By Diana Bauza
It is heartbreaking to see a loved one deteriorate as their memory fades from forgetfulness to oblivion. That is what happened to my sweet grandmother, God bless her soul!
She started with talking to herself; many times, shaking her head in denial. As we saw this, we came to a conclusion that it was the stress of being forced out of her home for road expansion that had caused this condition.
As family, we understood her pain and tried to comfort her but in vain. She could not come to terms with losing the one place she had created for herself after a brutal divorce. Her home was her lifetime achievement, an accomplishment that proved a woman could stand on her own without the help of a man. Even when my uncles promised to get her a suitable place, her thoughts were it could not amount to her home.
When she chose to go to her late mother’s village we were relieved. From our point of view, there were still friends and relatives she could relate with and these would comfort her. Unfortunately our relief was short lived. We later realized that even the village could not keep away from her the painful memories of losing her home.
She started to withdraw from others, keeping to her room in misery and anguish. It was from there that her forgetfulness started. She could be holding in her hand the same thing she was looking for. When she started losing her sense of direction that is when our relatives realized that her situation was serious and required medical attention.
She was taken to my aunt’s home in Kireka where she was put on medication to treat her depression. At that time her doctor assured us that her condition was nothing to cause much concern. If we showered her with love all would be well. We did that but it did not work.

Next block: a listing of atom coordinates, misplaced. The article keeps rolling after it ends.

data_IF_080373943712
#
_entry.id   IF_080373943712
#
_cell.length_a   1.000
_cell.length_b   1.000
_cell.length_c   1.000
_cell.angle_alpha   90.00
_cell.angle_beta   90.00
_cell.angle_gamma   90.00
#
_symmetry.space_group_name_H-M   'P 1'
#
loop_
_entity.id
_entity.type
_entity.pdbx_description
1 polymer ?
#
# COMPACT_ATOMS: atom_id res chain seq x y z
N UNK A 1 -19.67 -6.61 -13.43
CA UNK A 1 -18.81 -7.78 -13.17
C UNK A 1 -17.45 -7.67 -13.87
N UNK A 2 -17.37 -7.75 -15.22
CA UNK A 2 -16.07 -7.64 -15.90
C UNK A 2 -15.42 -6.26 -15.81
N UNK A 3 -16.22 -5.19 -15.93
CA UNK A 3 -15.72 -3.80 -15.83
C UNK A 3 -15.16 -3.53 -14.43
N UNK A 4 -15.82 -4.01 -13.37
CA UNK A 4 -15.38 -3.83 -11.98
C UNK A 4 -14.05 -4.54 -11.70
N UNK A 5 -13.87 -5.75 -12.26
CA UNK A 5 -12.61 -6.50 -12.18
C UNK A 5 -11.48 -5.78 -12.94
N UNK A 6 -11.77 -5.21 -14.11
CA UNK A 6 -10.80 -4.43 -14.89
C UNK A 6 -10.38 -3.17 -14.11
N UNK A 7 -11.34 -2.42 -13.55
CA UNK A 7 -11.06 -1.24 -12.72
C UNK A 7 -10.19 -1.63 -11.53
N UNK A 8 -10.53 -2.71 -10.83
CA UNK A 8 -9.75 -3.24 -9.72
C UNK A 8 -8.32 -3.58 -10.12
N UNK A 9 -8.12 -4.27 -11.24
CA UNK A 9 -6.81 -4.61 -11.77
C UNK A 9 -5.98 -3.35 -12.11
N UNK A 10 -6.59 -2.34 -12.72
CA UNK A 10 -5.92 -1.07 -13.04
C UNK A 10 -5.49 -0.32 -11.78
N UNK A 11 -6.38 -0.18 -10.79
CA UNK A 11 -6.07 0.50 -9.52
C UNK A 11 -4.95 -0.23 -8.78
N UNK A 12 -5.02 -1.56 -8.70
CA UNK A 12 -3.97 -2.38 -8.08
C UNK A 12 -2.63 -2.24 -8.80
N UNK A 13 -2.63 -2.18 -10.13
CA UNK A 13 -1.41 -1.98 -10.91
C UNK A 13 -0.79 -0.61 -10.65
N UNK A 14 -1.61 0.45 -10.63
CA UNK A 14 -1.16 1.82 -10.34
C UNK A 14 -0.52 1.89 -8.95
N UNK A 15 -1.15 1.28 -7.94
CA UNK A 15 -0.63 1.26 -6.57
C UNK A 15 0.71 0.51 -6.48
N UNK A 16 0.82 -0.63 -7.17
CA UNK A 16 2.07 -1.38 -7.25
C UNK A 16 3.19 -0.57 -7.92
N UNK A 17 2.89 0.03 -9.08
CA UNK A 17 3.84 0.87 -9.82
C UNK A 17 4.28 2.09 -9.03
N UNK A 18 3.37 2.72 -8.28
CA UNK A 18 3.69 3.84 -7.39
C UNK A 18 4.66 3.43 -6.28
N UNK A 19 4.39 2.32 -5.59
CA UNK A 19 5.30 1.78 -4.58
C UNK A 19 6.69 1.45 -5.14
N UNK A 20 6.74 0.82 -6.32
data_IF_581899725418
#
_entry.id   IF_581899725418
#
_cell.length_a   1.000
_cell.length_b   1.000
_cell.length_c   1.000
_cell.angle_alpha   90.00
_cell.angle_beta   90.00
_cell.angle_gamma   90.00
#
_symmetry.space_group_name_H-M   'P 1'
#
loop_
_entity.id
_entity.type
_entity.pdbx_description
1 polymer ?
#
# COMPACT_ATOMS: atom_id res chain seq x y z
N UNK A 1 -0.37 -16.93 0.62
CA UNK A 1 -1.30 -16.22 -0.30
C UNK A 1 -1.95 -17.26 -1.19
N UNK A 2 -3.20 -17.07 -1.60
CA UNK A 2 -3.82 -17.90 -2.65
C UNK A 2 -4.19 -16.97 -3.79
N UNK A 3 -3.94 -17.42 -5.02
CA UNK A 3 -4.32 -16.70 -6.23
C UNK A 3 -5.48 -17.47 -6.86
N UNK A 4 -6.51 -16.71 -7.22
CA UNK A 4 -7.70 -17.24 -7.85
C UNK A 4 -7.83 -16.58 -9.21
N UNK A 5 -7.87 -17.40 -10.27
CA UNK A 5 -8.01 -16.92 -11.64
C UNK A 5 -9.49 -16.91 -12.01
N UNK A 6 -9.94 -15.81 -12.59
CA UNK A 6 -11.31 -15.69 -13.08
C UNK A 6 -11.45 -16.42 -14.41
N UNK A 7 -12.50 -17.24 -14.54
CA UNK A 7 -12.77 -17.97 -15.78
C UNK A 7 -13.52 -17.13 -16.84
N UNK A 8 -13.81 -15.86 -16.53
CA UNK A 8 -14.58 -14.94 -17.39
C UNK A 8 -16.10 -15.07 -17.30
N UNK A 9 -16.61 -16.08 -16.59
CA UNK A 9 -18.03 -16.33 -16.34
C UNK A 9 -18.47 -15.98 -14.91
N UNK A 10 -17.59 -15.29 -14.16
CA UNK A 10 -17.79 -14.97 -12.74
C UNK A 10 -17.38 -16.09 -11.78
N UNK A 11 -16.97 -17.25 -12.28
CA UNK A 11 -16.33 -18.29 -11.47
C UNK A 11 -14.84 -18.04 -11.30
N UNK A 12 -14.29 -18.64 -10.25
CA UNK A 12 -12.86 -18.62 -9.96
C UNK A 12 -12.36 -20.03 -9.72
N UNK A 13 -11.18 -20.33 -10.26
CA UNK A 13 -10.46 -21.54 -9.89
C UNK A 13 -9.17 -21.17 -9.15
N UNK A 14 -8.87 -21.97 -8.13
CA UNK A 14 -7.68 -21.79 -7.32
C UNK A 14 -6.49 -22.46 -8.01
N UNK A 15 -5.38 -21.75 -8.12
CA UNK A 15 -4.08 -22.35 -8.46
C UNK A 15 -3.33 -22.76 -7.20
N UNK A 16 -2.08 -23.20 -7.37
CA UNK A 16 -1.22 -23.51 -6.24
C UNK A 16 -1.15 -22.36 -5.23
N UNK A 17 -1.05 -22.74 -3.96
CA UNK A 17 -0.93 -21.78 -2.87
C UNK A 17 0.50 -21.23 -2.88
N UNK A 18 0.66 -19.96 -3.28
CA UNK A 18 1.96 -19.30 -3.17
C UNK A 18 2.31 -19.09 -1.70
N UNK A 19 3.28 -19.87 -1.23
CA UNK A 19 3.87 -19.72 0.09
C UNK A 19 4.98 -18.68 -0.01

Her condition continued to deteriorate. By the time she was taken to Mulago Hospital and diagnosed with dementia, it was too late. The doctor said there was nothing they could do to reverse her condition; it was just going to get worse.
Time came when she was only living in the past. One time she asked why she was living with her daughter yet she had a husband. She had completely forgotten that she had divorced that said husband a long time ago and he was someone she totally detested. Trying to convince her to stay was a very big problem.
With time, our faces started to disappear from her mind. She could not tell who we were. Sometimes she would scream for help that she had been kidnapped. The neighbourhood understood her condition so we were safe from suspicion of committing the crime. By the time she died she had turned into a baby, her memory totally gone. She could not recognise her surroundings or interact. She was 74 years, physically strong but mentally helpless. This is an example of what people go through while they suffer from dementia.
What is Dementia?
The World Health Organization (WHO) describes dementia as a syndrome in which there is deterioration in memory, thinking, behaviour and the ability to perform everyday activities. As a syndrome, it is usually of a chronic or progressive nature in which there is deterioration in cognitive function.
Dr. Charles Olaro, the Director Clinical Services, Ministry of Health, explains cognitive function as the ability to process thought; the ability to recognize something for what it is for example a person being able to tell a man from a woman.
“A person may start behaving abnormally for example he or she may take off their clothes and start to urinate in the presence of an audience without a sense of modesty,” Dr. Olaro says.
Prevalence of dementia
While dementia mainly affects older people, according to the WHO, it is not a normal part of ageing. The WHO says that about 50 million people around the world live with dementia with an emergence of nearly 10 million new cases every year. The total number of people with dementia is projected to reach 82 million in 2030 and 152 in 2050. Much of this increase is attributable to the rising number of cases in low and middle-income countries.
The prevalence of Dementia in Uganda is not known. There has been no specific study to reveal how many people are affected, according to Dr. Olaro.
Types of dementia